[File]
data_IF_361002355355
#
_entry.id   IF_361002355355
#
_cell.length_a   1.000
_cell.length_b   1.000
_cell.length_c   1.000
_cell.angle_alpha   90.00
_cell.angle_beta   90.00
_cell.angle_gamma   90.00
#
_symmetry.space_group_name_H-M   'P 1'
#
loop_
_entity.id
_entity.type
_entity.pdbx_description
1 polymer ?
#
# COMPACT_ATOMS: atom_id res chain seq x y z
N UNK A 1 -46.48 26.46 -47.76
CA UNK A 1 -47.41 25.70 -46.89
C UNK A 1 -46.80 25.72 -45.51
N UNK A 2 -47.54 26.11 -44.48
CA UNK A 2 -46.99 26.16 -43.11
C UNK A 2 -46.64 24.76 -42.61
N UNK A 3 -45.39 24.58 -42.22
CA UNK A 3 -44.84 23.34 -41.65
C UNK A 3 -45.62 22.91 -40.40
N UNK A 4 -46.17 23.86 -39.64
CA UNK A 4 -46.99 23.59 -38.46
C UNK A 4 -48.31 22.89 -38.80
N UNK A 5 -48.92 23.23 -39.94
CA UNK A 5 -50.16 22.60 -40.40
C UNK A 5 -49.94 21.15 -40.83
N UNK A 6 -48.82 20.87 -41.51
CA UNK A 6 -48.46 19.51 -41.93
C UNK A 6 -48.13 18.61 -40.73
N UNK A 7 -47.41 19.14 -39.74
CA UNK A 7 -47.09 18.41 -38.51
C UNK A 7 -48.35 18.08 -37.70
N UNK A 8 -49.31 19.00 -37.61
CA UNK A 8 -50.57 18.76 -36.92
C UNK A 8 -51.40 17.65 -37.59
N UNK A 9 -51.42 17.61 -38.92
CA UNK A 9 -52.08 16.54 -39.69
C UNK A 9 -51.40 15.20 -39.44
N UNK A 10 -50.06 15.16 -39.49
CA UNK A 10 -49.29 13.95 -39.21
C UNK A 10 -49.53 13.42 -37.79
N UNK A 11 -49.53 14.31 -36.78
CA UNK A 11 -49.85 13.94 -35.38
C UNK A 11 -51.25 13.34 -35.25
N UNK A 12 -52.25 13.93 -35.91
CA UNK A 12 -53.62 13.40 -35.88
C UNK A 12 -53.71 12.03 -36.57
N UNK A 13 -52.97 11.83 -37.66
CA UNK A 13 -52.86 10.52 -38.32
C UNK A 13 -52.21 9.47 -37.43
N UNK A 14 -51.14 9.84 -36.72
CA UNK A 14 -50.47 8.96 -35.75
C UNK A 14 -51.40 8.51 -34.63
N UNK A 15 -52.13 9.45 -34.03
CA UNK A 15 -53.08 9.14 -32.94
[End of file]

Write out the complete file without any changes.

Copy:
data_IF_361002355355
#
_entry.id   IF_361002355355
#
_cell.length_a   1.000
_cell.length_b   1.000
_cell.length_c   1.000
_cell.angle_alpha   90.00
_cell.angle_beta   90.00
_cell.angle_gamma   90.00
#
_symmetry.space_group_name_H-M   'P 1'
#
loop_
_entity.id
_entity.type
_entity.pdbx_description
1 polymer ?
#
# COMPACT_ATOMS: atom_id res chain seq x y z
N UNK A 1 -46.48 26.46 -47.76
CA UNK A 1 -47.41 25.70 -46.89
C UNK A 1 -46.80 25.72 -45.51
N UNK A 2 -47.54 26.11 -44.48
CA UNK A 2 -46.99 26.16 -43.11
C UNK A 2 -46.64 24.76 -42.61
N UNK A 3 -45.39 24.58 -42.22
CA UNK A 3 -44.84 23.34 -41.65
C UNK A 3 -45.62 22.91 -40.40
N UNK A 4 -46.17 23.86 -39.64
CA UNK A 4 -46.99 23.59 -38.46
C UNK A 4 -48.31 22.89 -38.80
N UNK A 5 -48.92 23.23 -39.94
CA UNK A 5 -50.16 22.60 -40.40
C UNK A 5 -49.94 21.15 -40.83
N UNK A 6 -48.82 20.87 -41.51
CA UNK A 6 -48.46 19.51 -41.93
C UNK A 6 -48.13 18.61 -40.73
N UNK A 7 -47.41 19.14 -39.74
CA UNK A 7 -47.09 18.41 -38.51
C UNK A 7 -48.35 18.08 -37.70
N UNK A 8 -49.31 19.00 -37.61
CA UNK A 8 -50.57 18.76 -36.92
C UNK A 8 -51.40 17.65 -37.59
N UNK A 9 -51.42 17.61 -38.92
CA UNK A 9 -52.08 16.54 -39.69
C UNK A 9 -51.40 15.20 -39.44
N UNK A 10 -50.06 15.16 -39.49
CA UNK A 10 -49.29 13.95 -39.21
C UNK A 10 -49.53 13.42 -37.79
N UNK A 11 -49.53 14.31 -36.78
CA UNK A 11 -49.85 13.94 -35.38
C UNK A 11 -51.25 13.34 -35.25
N UNK A 12 -52.25 13.93 -35.91
CA UNK A 12 -53.62 13.40 -35.88
C UNK A 12 -53.71 12.03 -36.57
N UNK A 13 -52.97 11.83 -37.66
CA UNK A 13 -52.86 10.52 -38.32
C UNK A 13 -52.21 9.47 -37.43
N UNK A 14 -51.14 9.84 -36.72
CA UNK A 14 -50.47 8.96 -35.75
C UNK A 14 -51.40 8.51 -34.63
N UNK A 15 -52.13 9.45 -34.03
CA UNK A 15 -53.08 9.14 -32.94